Business / Industries

Minimum down payment lowered to boost property sector

(Agencies) Updated: 2015-10-01 09:01

Minimum down payment lowered to boost property sector

Chinese homebuyers look at models of residential apartment buildings during a real estate fair in Shanghai, Dec 13, 2014. [Photo/IC]

China on Wednesday said it will cut the minimum down payment level for first-time home buyers in many cities, stepping up support for the sluggish property market and stumbling economy.

It was the second measure in two days intended to fire up consumption, following a government decision to halve the tax on the sale of small cars.

The central bank and banking regulator said they would be lowering minimum down payments for first-time home buyers to 25 percent, from the previous 30 percent, in cities that do not have restrictions on purchases.

The move is intended to "support reasonable consumption of housing", the People's Bank of China and the China Banking Regulatory Commission said in a statement on the central bank's website on Wednesday.

China's property sector has hit a weak patch in the past year or so, with slowing sales leading to an overhang of unsold apartments and affecting demand for everything from steel to home appliances and furniture.

"The relaxed rule is helpful, but the impact will not be immediate because the main reason for high inventory in some cities is bad location and transportation," said David Ji, the greater China head of research and consulting at Knight Frank.

"The new rule will likely stimulate demand from buyers who are already observing on the sidelines and help them to get into the market," Ji added.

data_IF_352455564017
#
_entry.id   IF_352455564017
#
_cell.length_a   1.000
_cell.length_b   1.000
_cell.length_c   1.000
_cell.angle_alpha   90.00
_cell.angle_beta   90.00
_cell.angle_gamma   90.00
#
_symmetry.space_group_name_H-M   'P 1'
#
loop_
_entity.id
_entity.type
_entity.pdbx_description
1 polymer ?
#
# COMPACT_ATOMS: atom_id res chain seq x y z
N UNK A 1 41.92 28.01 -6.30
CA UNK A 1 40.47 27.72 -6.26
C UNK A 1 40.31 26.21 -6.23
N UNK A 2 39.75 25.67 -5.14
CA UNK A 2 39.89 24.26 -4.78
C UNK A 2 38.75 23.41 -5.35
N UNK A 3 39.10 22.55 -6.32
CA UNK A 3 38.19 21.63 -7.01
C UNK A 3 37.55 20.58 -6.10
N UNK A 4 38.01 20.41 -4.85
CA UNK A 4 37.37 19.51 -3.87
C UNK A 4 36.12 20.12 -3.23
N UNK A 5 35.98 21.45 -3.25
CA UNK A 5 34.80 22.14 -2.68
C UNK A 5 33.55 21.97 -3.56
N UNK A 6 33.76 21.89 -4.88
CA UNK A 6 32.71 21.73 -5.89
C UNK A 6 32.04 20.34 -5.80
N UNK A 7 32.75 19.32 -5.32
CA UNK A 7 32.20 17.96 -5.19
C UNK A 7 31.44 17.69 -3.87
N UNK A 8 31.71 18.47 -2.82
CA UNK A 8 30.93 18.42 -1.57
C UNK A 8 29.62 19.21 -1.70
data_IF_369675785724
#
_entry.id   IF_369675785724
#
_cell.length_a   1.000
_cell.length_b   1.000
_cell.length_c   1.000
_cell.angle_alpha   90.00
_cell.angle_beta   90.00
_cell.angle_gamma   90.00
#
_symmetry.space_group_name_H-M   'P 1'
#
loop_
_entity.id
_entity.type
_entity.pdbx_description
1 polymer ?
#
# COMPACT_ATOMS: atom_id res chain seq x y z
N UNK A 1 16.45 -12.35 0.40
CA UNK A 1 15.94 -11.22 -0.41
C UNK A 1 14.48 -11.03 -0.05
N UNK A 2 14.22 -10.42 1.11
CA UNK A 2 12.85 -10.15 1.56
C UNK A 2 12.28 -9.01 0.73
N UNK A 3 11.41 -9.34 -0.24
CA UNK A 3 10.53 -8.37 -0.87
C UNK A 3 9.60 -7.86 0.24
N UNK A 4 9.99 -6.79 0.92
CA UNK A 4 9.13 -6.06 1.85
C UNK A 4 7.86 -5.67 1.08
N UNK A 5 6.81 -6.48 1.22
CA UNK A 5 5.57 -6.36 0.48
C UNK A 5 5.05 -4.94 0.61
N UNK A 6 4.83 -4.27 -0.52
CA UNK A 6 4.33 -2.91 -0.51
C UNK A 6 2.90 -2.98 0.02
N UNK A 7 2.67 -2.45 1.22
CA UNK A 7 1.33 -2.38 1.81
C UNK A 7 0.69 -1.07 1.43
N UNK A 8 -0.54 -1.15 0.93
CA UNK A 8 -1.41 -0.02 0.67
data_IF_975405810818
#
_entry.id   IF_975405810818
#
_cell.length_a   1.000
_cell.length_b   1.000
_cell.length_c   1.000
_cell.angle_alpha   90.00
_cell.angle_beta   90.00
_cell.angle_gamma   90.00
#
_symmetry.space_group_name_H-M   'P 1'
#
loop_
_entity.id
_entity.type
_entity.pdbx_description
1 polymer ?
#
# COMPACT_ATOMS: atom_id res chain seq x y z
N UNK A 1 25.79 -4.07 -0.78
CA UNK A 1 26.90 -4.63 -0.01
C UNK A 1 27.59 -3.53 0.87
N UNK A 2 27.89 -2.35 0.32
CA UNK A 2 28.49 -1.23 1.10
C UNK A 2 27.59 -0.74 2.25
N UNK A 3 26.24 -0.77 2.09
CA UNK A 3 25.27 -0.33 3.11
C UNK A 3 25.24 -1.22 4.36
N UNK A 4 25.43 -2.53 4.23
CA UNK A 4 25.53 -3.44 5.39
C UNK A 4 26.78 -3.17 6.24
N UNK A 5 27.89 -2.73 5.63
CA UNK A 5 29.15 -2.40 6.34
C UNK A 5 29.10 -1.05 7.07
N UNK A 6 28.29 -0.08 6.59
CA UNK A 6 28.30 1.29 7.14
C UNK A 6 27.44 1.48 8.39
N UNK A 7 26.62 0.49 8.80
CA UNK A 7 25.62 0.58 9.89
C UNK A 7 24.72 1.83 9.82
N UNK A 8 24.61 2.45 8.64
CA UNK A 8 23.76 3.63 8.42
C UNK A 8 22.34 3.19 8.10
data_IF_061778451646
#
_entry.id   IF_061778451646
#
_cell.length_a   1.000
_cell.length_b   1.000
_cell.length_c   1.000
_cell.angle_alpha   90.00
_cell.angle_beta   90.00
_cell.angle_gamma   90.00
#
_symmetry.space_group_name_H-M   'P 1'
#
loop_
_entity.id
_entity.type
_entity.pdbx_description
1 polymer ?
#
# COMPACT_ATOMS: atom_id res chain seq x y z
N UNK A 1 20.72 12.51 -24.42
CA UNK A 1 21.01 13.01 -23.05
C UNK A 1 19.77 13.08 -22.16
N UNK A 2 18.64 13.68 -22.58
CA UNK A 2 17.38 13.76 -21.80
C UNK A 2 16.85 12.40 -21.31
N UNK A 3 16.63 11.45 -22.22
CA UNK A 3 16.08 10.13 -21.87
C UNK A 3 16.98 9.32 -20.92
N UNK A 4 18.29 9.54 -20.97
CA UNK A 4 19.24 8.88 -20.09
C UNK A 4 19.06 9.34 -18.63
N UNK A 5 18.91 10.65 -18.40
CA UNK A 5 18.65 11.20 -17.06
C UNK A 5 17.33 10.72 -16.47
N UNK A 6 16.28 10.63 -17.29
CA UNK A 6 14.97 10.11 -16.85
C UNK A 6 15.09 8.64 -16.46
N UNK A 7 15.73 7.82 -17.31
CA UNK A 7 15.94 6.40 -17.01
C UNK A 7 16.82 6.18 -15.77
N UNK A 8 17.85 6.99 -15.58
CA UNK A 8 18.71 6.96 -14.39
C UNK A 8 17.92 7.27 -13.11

The property sector accounts for 15 percent of China's gross domestic product, so even modest signs of improvement would relieve some pressure on the economy, which is expected to expand this year at its slowest pace in a quarter of a century.

Home prices rose for the fourth consecutive month in August as sales and market sentiment improved, a rare bright spot in an otherwise gloomy economic outlook.

Analysts do not expect a full-blown turnaround in the property market anytime soon, since the huge number of unsold homes discourages construction and investment in all but the biggest cities.

While home sales and prices have picked up in the last couple of months, annual growth in property investment in the first eight months of the year slowed to 3.5 percent, while new construction starts plunged by nearly 17 percent.

Wednesday's move is the latest step aimed at supporting a sector seen as pivotal to economic growth.

The lower down payment requirements will not apply in certain big cities, such as Beijing, Shanghai and Shenzhen, that have imposed restrictions on buying to prevent bubbles.

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